Eye Infections: How You Can Prevent & Treat Them
Eye infections are more common during the monsoon months. This rise in eye diseases can be attributed the increased moisture in the air. In fact, various viral and bacterial infections could have you rushing to an eye hospital near you. But, there’s a lot you can do to prevent it. Eye care, especially among diabetics, is often ignored but very important.
We have Dr. Ritika Sachdeva of the Centre For Sight talking about various kinds of eye infections and diseases, and how one can help prevent and treat them.
COMMON EYE INFECTIONS
During the monsoons, common eye infections include conjunctivitis, stye, meibomitis, dry eyes and corneal ulcers. Most of these can be avoided by taking certain precautions regarding ocular hygiene, and good control of diabetes. Uncontrolled or fluctuating levels of blood sugar put a person at more risk of developing infections. Frequent touching of ocular surface with unwashed hands is the main source of infection.
Dryness of the eyes is a common problem. It is aggravated due to our increased use of computers, smartphones, and being indoors in air-conditioning. You may be experiencing discomfort, a burning sensation, grittiness, and even blurred vision when your eyes are dry.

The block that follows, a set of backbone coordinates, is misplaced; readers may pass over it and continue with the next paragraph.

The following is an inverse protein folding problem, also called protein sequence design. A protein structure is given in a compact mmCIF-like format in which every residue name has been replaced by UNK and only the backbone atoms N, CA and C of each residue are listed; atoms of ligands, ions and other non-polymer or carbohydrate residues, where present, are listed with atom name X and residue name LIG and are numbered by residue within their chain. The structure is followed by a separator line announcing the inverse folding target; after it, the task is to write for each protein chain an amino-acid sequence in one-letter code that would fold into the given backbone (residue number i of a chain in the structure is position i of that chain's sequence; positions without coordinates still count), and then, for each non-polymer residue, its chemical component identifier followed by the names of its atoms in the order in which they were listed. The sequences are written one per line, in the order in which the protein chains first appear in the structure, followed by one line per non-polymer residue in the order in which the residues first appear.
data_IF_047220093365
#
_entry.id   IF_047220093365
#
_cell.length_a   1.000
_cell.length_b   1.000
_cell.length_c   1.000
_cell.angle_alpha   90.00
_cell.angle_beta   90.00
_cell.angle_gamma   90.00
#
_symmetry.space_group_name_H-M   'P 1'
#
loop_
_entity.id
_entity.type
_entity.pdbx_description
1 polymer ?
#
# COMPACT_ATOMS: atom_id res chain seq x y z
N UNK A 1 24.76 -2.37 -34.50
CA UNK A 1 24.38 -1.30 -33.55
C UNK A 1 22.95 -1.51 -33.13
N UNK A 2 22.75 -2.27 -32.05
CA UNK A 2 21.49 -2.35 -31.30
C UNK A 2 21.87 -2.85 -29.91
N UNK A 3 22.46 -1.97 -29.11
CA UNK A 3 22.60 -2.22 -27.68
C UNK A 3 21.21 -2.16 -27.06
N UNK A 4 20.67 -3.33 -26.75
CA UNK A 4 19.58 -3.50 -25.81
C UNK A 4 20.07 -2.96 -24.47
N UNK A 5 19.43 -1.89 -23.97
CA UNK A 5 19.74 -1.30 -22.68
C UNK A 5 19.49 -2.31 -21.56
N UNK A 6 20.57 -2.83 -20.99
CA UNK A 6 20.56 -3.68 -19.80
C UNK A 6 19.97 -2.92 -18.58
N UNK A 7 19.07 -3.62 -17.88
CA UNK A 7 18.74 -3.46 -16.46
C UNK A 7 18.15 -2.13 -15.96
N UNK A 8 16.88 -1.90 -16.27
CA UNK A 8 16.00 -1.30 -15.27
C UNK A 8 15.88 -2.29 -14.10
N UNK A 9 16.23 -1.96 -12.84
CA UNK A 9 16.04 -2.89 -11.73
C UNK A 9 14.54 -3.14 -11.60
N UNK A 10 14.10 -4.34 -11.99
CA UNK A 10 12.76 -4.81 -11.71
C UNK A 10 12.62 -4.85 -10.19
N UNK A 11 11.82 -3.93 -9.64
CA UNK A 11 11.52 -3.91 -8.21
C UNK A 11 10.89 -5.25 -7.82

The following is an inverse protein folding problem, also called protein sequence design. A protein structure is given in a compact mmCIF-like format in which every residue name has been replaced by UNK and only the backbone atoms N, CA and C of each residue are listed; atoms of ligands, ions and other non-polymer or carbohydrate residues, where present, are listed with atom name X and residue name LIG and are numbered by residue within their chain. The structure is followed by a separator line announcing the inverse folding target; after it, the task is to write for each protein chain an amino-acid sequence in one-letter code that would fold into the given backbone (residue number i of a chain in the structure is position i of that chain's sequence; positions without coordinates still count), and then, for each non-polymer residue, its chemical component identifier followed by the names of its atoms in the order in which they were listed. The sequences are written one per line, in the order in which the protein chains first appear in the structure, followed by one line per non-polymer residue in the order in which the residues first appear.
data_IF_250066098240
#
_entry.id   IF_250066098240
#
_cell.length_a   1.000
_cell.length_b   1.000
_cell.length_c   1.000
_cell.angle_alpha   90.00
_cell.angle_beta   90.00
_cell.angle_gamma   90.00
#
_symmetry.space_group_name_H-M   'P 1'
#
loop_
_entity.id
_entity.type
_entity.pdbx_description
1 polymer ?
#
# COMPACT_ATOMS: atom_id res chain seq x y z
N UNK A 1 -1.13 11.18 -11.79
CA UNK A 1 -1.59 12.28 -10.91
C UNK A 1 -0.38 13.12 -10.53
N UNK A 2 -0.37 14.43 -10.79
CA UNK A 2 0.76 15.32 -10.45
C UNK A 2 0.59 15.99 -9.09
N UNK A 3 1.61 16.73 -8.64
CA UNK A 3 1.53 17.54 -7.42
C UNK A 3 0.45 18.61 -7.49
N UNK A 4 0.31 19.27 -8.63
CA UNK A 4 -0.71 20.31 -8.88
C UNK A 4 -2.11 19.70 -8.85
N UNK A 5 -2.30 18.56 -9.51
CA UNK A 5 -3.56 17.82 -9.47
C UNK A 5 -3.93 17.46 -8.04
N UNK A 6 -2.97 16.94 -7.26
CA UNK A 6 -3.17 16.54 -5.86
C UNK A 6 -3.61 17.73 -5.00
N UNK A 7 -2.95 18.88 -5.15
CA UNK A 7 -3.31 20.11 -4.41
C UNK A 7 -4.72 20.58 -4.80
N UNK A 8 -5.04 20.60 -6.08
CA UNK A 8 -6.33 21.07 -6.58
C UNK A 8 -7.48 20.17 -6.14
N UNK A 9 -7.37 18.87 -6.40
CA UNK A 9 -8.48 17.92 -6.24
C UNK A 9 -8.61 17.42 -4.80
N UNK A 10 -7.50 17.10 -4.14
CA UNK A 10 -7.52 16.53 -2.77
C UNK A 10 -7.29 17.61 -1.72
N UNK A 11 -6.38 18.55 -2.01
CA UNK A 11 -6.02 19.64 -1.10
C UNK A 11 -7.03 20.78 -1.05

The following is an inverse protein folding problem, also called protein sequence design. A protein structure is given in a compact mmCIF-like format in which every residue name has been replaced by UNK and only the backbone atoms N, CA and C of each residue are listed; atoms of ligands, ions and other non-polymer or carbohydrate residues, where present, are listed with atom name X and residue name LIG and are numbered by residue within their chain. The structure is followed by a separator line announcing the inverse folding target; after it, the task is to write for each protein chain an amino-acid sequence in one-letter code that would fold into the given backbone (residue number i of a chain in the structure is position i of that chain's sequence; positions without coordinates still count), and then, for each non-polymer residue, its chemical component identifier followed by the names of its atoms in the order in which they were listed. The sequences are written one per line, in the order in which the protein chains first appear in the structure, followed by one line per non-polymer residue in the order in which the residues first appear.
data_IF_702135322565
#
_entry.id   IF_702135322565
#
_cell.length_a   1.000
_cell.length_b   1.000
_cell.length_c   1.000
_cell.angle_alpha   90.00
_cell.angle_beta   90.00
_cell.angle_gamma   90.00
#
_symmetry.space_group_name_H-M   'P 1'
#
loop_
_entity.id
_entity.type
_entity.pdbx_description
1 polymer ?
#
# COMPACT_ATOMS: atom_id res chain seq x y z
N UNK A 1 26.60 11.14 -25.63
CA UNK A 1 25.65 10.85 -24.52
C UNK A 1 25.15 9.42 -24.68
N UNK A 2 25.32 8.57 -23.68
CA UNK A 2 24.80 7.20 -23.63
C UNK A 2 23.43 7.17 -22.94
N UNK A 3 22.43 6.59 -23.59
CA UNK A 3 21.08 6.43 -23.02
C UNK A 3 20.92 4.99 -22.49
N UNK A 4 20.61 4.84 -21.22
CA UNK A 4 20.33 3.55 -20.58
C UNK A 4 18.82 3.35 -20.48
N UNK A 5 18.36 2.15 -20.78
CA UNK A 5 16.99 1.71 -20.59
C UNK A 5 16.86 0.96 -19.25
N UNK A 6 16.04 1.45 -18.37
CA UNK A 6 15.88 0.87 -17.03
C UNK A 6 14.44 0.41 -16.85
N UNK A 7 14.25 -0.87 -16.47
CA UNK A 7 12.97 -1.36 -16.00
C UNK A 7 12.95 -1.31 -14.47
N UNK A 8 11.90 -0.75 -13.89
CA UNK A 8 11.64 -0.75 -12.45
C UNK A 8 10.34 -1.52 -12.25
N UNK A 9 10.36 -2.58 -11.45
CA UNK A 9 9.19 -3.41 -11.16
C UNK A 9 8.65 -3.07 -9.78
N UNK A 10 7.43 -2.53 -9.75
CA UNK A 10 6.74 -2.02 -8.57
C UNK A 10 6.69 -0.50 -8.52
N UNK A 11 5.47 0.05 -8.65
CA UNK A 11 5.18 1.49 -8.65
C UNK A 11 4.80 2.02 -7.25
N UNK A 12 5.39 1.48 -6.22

Prevention: Besides ocular hygiene, frequent blinking of eyes, looking away from the TV/computer screen every few minutes, and the use of tear substitutes provides relief.
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It is the most common eye infection during the monsoons. The surface of the white of the eye and the back surface of eyelids is covered by a thin protective membrane called conjunctiva. Inflammation and redness of this membrane is called conjunctivitis. Conjunctivitis is caused by viral or bacterial infection. It can be a result of allergy to dust, pollen, medicines, cosmetics or contact lenses. The chlorinated water of swimming pool can also cause inflammation in the conjunctiva. Conjunctivitis doesn’t spread by looking in the eyes of the infected person.
Prevention: To avoid conjunctivitis, maintain strict personal hygiene. Avoid sharing of items of personal use, like towels, handkerchiefs, eye liner, kajal, lenses, eye drops, etc.
Treatment: At the first instance of the watering of eyes, you should consult an ophthalmologist. If you are a contact lens user, discontinue wearing them immediately. Your doctor may prescribe antibiotic eye drops. Use them as directed and stay at home to take rest. This way, you will recover faster and not spread the infection to others. Wearing dark glasses helps as it keeps your eyes cool and shielded from further dust.